Why Ann Coulter Is a Cunt, Part 2156 of an Endless Series:
Because in her latest "column" (if by "column," you mean, "the deranged yowls of a ranting banshee driven mad by the seepage of blonde-dye chemicals into her brain"), Coulter essentially calls for Jeb Bush to use the "military" to keep Terri Schiavo alive. Did you really not expect it to come to this?

In much the same way that the Republicans keep claiming they, the party of Bush, are the party of Lincoln, as if the calculated Republican effort to drive a wedge between red and blue states wouldn't make Lincoln shoot himself before Booth got the chance, Coulter compares Dixiecrat Orval Faubus to Bill Clinton in degrading all Democrats. Here's Coulter weaving her magic in equating the National Guard called in to prevent black children from attending school in Little Rock in 1957 and the INS taking Elian Gonzales back to his father: "Democratic Gov. Orval Faubus called out the Arkansas National Guard expressly for purposes of defying rulings of the U.S. Supreme Court and lower federal courts. The decadent buffoon Bill Clinton sent armed agents from the INS to seize a small boy from an American family – despite rulings by the majestic and infallible Florida courts granting custody of the boy to that very family." Of course, Coulter, in mythologizing the Gonzalez debacle, leaves out that the INS took the boy because he was an illegal alien taken away from his father and that every federal court upheld the Clinton administration on the issue.

But, oh, how Coulter likes Ike. She is practically creaming in her Gucci jeans at the thought of brave Ike, sending in the 101st Airborne to enforce the Supreme Court's Brown v. Board of Education decision. Ike, who said in 1956, "The peace we seek and need means much more than mere absence of war. It means the acceptance of law, and the fostering of justice, in all the world," would have bitch-slapped every single Republican (and a number of Democrats) on Capitol Hill for the war in Iraq, not to mention the Schiavo bill. Coulter loves to conflate, so conflate away: "Minutes later, Democrats pronounced the Arkansas public schools a 'hopeless quagmire' and demanded to know what Ike's exit strategy was." Jesus, sometimes Coulter's subtle, dry sense of humor makes the Rude Pundit wanna vomit in her Prada purse.

After blathering some nonsense about the left's new "embrace" of federalism and dissing the judiciary as some outlaw radical regime living in the heart of our beautiful culture-of-life-infused nation, Coulter gets to the real point: calling for armed intervention. "President Andrew Jackson is supposed to have said of a Supreme Court ruling he opposed: 'Well, John Marshall has made his decision, now let him enforce it.' The court's ruling was ignored. And yet, somehow, the republic survived," she belches forth. That decision, Worcester v. Georgia, which Jackson ignored, said that the Georgia state government did not have authority over Native American lands, that only the federal government did. Jackson, the old Injun killer, didn't give a rat's ass about the rights of the Cherokee when whites wanted to take their good farm land. He let the state remove the Indians and take their land and send them on their Trail of Tears to Oklahoma.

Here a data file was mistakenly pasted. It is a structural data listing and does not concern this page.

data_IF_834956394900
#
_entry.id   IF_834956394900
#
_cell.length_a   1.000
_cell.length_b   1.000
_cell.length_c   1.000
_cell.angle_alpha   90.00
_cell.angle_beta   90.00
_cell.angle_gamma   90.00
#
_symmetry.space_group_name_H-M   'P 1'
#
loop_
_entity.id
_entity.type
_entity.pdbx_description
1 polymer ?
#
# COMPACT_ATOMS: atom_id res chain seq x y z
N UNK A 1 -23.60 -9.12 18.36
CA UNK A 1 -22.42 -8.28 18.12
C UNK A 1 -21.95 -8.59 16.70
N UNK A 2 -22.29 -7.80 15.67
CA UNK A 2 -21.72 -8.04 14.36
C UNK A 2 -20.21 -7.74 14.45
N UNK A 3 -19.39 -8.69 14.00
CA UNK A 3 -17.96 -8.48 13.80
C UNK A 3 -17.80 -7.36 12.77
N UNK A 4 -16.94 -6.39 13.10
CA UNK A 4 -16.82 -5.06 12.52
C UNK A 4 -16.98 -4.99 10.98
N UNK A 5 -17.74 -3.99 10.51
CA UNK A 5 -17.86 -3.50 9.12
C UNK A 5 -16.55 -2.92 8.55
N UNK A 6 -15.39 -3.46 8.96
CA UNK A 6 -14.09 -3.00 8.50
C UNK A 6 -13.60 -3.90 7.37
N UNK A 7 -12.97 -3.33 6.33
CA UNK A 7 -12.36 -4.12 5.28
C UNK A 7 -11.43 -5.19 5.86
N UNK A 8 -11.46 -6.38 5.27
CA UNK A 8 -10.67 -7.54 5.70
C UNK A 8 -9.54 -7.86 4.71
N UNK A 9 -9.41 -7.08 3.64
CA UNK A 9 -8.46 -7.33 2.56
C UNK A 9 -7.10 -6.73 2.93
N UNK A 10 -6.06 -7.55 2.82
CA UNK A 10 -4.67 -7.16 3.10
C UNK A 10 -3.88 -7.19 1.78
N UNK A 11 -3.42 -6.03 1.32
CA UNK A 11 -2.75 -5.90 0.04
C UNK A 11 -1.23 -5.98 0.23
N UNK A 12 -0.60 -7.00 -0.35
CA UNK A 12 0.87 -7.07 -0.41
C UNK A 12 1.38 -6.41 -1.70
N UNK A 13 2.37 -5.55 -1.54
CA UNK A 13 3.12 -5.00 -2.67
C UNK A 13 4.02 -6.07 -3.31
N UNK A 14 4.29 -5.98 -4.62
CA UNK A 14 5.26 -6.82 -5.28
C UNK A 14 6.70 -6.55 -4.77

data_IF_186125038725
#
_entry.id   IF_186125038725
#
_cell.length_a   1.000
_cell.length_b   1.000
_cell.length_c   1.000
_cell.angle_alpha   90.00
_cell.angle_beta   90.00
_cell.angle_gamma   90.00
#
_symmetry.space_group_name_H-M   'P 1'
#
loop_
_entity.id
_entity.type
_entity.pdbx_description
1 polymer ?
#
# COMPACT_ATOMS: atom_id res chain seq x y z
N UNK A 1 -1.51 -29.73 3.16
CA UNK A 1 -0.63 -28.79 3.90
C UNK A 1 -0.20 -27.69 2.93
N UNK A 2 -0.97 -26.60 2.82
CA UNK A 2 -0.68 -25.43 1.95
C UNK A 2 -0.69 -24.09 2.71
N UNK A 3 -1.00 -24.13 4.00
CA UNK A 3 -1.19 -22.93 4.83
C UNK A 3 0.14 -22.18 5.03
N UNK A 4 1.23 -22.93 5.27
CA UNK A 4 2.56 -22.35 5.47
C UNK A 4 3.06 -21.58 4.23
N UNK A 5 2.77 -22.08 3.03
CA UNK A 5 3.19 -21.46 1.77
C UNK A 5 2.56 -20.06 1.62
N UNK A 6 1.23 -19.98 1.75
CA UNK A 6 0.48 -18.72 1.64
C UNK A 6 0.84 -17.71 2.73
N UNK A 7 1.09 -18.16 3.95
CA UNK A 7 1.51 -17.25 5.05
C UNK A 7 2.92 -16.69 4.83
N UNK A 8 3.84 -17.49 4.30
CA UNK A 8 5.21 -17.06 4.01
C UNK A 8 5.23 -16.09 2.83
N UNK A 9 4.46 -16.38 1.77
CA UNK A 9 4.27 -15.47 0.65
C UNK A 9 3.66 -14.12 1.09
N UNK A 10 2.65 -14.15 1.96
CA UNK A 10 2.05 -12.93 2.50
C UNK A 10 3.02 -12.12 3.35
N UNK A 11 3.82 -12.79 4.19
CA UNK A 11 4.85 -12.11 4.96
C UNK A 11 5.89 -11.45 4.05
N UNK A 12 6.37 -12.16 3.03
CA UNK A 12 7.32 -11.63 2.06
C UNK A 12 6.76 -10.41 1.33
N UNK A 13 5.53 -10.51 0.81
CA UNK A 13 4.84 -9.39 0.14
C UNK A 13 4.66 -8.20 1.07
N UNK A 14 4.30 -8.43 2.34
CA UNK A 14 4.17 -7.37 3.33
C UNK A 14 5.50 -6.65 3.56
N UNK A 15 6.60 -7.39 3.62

But Coulter won't let something like "facts" and "history" fuck up a good analogy: "If Gov. Jeb Bush doesn't say something similar to the Florida courts that have ordered Terri Schiavo to die, he'll be the second Republican governor disgraced by the illiterate ramblings of a state judiciary." In Coulter's bizarro world of civics, Jeb Bush would be like Jackson or Ike in his actions, not like, say, another governor, Orval Faubus.

Coulter is clearly implying Jeb should amp this up a few dozen notches: The only action that Jeb could take if he says what Jackson says is to send in some troops to enforce his words, to confront the police, who are, in essence, an arm of the judiciary. The money part of this would be if Jeb Bush did order in the National Guard soldiers and then discovered they were all in Iraq. Or maybe they could just send in a bunch of paid Republican operatives with a feeding tube.

So, in brief, in the course of a single column, Coulter puts the powers of governors and presidents on an equal plain; supports the Florida courts (in Gonzalez) before degrading them (in Schiavo); says force is good to uphold the law and force is good to defy the law; says force is bad to uphold the law and force is bad to defy the law; and shits herself with glee at her own power to string together a barely cogent thought. Somewhere, William F. Buckley is rolling over in his grave (yes, the Rude Pundit knows).

Oh, that other Republican governor Coulter was referring to? Here's Ann: "Gov. Mitt Romney will never recover from his acquiescence to the Massachusetts Supreme Court's miraculous discovery of a right to gay marriage." Coulter would have wildly fingered herself if she could have seen Romney standing in front of the Boston courthouse, surrounded by the National Guard, refusing to allow two men or two women to simply get a marriage license.